The pros and cons of deploying tablets in the workplace will play a big role in how fast such deployments take place. The enterprise must deal with the described issues to make wide-scale deployments, and this will not happen quickly. The benefits of replacing conventional computers with tablets outweigh the downside, and I expect we will see such deployments ramp up next year.

Related: Seven ‘must have’ productivity apps for the iPad | Apple’s next-gen iPad: New battlefields emerge | Microsoft’s business pitch for Windows 8 depends on tablets | Apple’s New iPad In The Enterprise: Laptop Replacement Gets Closer | The new iPad’s great but what’s wrong with a good, inexpensive Android tablet? | CNET: New iPad hands on | CNET: All CNET iPad coverage (roundup) |iPad HD will surpass laptops on key features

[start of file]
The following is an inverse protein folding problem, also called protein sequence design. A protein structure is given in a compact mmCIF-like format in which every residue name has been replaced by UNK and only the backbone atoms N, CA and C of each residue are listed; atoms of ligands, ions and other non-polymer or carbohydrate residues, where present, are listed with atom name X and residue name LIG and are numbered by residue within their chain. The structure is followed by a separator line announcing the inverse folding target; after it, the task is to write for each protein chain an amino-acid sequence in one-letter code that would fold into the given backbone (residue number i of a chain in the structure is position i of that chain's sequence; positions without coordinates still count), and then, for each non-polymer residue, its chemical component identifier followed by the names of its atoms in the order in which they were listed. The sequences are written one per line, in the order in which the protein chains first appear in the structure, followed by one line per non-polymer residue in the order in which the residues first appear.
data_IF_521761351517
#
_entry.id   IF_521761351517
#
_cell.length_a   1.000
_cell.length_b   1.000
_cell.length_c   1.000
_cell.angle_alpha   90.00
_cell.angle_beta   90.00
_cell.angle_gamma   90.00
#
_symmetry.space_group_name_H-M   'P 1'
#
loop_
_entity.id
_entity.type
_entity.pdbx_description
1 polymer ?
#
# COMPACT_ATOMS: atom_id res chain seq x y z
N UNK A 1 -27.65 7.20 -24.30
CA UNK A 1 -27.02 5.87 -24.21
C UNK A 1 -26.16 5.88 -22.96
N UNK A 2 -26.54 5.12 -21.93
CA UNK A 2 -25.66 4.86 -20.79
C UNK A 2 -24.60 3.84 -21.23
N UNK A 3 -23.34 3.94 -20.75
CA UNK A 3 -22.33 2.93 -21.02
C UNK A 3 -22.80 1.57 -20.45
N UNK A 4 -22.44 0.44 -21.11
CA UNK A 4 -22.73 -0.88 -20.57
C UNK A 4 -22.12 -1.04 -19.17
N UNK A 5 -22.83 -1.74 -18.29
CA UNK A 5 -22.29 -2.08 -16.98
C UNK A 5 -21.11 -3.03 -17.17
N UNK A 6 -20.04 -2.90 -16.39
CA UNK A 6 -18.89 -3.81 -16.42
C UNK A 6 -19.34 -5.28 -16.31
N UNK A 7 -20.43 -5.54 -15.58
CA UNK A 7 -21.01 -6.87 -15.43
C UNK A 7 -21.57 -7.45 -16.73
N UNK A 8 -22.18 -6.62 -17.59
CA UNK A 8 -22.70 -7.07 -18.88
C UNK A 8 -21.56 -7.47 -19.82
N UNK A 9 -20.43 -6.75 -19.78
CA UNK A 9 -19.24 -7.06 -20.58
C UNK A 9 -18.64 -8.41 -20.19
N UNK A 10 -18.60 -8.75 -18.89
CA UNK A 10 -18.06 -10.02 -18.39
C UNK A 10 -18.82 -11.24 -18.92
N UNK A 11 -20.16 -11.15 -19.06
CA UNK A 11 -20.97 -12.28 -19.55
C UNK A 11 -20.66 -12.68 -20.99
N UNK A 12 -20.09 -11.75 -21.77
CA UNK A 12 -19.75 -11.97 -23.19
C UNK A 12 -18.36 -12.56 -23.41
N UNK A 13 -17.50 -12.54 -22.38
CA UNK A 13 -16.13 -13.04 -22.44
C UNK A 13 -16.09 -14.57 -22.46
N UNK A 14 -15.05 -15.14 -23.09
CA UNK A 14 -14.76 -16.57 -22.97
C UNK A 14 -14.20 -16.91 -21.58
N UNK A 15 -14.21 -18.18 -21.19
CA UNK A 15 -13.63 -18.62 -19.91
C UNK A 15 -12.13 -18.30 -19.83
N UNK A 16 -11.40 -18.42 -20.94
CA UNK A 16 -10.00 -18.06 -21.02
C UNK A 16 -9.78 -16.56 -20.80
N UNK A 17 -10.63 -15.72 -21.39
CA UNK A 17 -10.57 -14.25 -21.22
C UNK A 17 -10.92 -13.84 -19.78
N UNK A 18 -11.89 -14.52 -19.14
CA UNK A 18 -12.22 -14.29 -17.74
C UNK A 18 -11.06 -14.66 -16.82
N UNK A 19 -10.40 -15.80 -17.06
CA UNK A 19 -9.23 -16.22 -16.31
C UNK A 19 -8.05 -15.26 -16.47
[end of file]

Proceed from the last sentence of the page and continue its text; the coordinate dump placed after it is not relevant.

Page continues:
Topics: Hardware, Laptops, Mobility, Tablets

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31 comments
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  • List seems a bit incomplete

    Additional con for tablets: higher heat. Even more so than laptops, tablets depend almost exclusively on heat sinks to dissipate their heat. Desktops (& even some laptops), however, can take advantage of fans & better case airflow to help keep the components cooler...because high heat causes components to go bad, just as much (if not more so) than moving parts. Note, too, that most cooling fans, even the ones in the really cheap price ranges, are rated to last for years before going bad. Speaking as someone who's seen their personal & business PCs have hard drives fail due to poor cooling rather than bad "drive spinners", that becomes a concern for me.